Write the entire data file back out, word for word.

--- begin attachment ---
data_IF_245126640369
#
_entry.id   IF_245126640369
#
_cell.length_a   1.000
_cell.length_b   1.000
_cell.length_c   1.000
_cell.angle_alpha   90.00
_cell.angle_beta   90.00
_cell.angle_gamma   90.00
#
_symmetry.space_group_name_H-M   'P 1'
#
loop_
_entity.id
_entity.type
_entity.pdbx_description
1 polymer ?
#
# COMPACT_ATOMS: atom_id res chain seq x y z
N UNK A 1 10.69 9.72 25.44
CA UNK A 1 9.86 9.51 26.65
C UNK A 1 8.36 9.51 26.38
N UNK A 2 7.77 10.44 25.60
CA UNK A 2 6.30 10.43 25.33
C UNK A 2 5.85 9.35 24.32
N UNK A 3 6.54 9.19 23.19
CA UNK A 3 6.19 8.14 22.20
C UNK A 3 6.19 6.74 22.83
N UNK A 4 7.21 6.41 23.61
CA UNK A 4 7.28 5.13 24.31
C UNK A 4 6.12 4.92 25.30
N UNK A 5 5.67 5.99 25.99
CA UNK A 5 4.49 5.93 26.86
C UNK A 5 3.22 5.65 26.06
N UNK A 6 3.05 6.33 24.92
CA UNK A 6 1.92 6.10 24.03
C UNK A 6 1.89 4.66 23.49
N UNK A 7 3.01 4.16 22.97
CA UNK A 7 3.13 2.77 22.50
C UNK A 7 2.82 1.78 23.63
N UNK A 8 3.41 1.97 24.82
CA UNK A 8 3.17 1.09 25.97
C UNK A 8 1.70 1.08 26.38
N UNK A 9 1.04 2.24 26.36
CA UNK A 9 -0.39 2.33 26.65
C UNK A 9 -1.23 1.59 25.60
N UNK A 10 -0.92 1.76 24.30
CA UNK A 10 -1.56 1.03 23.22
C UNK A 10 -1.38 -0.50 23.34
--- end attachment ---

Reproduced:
data_IF_245126640369
#
_entry.id   IF_245126640369
#
_cell.length_a   1.000
_cell.length_b   1.000
_cell.length_c   1.000
_cell.angle_alpha   90.00
_cell.angle_beta   90.00
_cell.angle_gamma   90.00
#
_symmetry.space_group_name_H-M   'P 1'
#
loop_
_entity.id
_entity.type
_entity.pdbx_description
1 polymer ?
#
# COMPACT_ATOMS: atom_id res chain seq x y z
N UNK A 1 10.69 9.72 25.44
CA UNK A 1 9.86 9.51 26.65
C UNK A 1 8.36 9.51 26.38
N UNK A 2 7.77 10.44 25.60
CA UNK A 2 6.30 10.43 25.33
C UNK A 2 5.85 9.35 24.32
N UNK A 3 6.54 9.19 23.19
CA UNK A 3 6.19 8.14 22.20
C UNK A 3 6.19 6.74 22.83
N UNK A 4 7.21 6.41 23.61
CA UNK A 4 7.28 5.13 24.31
C UNK A 4 6.12 4.92 25.30
N UNK A 5 5.67 5.99 25.99
CA UNK A 5 4.49 5.93 26.86
C UNK A 5 3.22 5.65 26.06
N UNK A 6 3.05 6.33 24.92
CA UNK A 6 1.92 6.10 24.03
C UNK A 6 1.89 4.66 23.49
N UNK A 7 3.01 4.16 22.97
CA UNK A 7 3.13 2.77 22.50
C UNK A 7 2.82 1.78 23.63
N UNK A 8 3.41 1.97 24.82
CA UNK A 8 3.17 1.09 25.97
C UNK A 8 1.70 1.08 26.38
N UNK A 9 1.04 2.24 26.36
CA UNK A 9 -0.39 2.33 26.65
C UNK A 9 -1.23 1.59 25.60
N UNK A 10 -0.92 1.76 24.30
CA UNK A 10 -1.56 1.03 23.22
C UNK A 10 -1.38 -0.50 23.34